Judith Baumel


Photo of Judith Baumel

by Cory Schwartz

Judith Baumel is Professor of English and Founding Director of the Creative Writing Program at Adelphi University. She has served as president of The Association of Writers and Writing Programs, director of The Poetry Society of America and a Fulbright Scholar in Italy. Her books are The Weight of Numbers, for which she won The Walt Whitman Award of the Academy of American Poets, Now, The Kangaroo Girl  and Passeggiate. Her poetry, translations and essays have been published in Poetry, The Yale Review, Agni Review, The New York Times, and The New Yorker, among other places.  Her work is represented in a number of anthologies including Telling and Remembering: A Century of Jewish American Poetry ; Gondola Signore Gondola: Poems on Venice; and Poems of New York (Everyman’s Library Pocket Poets).

Judith Baumel was born in The Bronx in 1956.  She attended The Bronx High School of Science, Radcliffe College (Harvard University) and The Johns Hopkins University Writing Seminars.  She combines her urban, Jewish upbringing with her early academic work in the physical sciences.  Her work is about memory and accommodation, about greed and hunger, lust and rage.  At times funny, at turns, deeply spiritual and philosophical, Baumel confronts a range of contemporary subjects, from race relations to motherhood, modern Jewish experience to popular music.  She has received awards from The New York Foundation for the Arts,  Bronx Recognizes Its Own, Laurence Goldstein Award in Poetry from MQR, and fellowships for residencies at Yaddo, Saltonstall, Virginia Center for the Creative Arts, and Millay, among others.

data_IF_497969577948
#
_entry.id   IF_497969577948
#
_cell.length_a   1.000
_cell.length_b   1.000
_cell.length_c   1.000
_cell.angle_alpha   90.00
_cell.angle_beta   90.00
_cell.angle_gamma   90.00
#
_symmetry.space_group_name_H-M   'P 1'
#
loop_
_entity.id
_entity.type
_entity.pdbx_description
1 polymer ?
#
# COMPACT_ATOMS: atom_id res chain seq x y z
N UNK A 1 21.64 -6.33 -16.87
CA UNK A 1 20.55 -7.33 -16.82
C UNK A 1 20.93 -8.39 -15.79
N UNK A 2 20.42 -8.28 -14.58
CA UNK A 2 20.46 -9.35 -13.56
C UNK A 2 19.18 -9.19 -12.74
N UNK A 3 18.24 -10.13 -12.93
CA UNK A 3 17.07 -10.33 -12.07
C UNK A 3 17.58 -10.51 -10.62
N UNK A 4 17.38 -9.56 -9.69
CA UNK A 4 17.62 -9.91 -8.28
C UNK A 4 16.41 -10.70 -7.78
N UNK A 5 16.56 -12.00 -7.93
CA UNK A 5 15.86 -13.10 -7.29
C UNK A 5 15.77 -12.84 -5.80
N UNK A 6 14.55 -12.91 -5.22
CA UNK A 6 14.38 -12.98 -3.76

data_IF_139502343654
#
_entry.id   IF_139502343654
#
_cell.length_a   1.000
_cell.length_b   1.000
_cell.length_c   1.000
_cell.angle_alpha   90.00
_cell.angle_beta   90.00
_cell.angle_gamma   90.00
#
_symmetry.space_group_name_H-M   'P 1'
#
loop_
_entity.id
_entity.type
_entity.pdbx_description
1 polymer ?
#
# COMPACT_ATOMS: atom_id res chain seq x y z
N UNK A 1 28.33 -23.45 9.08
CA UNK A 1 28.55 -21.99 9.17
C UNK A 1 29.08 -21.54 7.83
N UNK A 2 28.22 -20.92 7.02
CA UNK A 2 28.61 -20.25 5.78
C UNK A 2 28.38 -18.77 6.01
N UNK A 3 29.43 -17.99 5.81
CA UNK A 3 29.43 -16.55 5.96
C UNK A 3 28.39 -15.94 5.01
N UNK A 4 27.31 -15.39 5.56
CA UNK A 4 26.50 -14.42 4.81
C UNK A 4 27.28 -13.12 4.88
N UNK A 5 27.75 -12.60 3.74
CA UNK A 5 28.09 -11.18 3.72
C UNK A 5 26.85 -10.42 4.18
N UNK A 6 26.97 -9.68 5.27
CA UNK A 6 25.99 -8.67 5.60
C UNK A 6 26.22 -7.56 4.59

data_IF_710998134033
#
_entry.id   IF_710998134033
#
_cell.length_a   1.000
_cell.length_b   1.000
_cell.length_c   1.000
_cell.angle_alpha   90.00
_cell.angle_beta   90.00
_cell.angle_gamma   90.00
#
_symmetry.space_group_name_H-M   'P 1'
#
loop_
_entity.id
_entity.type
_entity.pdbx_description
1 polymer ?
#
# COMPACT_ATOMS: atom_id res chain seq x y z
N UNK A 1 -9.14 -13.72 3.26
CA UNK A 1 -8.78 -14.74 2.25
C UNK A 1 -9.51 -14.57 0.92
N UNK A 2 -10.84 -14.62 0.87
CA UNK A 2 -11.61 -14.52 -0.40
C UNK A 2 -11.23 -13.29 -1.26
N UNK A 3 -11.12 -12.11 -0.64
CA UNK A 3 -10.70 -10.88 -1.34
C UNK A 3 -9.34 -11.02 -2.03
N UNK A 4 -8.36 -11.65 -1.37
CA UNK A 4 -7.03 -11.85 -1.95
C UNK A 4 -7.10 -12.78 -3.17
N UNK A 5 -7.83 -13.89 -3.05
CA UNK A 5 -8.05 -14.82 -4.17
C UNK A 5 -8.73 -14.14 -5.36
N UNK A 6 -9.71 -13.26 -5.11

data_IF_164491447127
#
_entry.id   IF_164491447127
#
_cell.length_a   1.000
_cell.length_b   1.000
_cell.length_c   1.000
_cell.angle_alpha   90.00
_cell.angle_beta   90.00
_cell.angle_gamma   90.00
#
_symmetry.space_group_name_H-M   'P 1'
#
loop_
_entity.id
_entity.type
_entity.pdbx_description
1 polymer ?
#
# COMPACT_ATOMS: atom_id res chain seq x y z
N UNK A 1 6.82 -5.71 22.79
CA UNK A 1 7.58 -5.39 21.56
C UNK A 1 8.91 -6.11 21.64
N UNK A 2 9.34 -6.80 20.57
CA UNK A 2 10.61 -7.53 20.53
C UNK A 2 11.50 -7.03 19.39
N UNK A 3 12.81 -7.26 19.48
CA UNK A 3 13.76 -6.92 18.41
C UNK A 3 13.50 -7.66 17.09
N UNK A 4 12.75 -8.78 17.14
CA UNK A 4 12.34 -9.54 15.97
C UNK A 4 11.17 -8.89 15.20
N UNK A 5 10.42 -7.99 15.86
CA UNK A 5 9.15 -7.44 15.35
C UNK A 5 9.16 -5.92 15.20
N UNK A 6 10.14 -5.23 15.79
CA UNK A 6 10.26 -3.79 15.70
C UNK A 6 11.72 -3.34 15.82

She lives in the Bronx with her husband, the writer Philip Alcabes.

Here are some of her poems on the web:
From The Kangaroo Girl
“Mr Goldfish and Vicky”
“The Influence of Peers”
“Waiting For The Lost To Come In Dreams”
“Electronic Allegory”
“Monumental Grief”
“The Days of August Leapt One Over The Other”

From Now
“Thumbs Up”
“You Weren’t Crazy And Your Weren’t Dead”
“New, New York”

From The Weight of Numbers
“Thirty-Six Poets” page 219
“And Boaz begat Obed, and Obed begat Jesse, and Jesse begat David”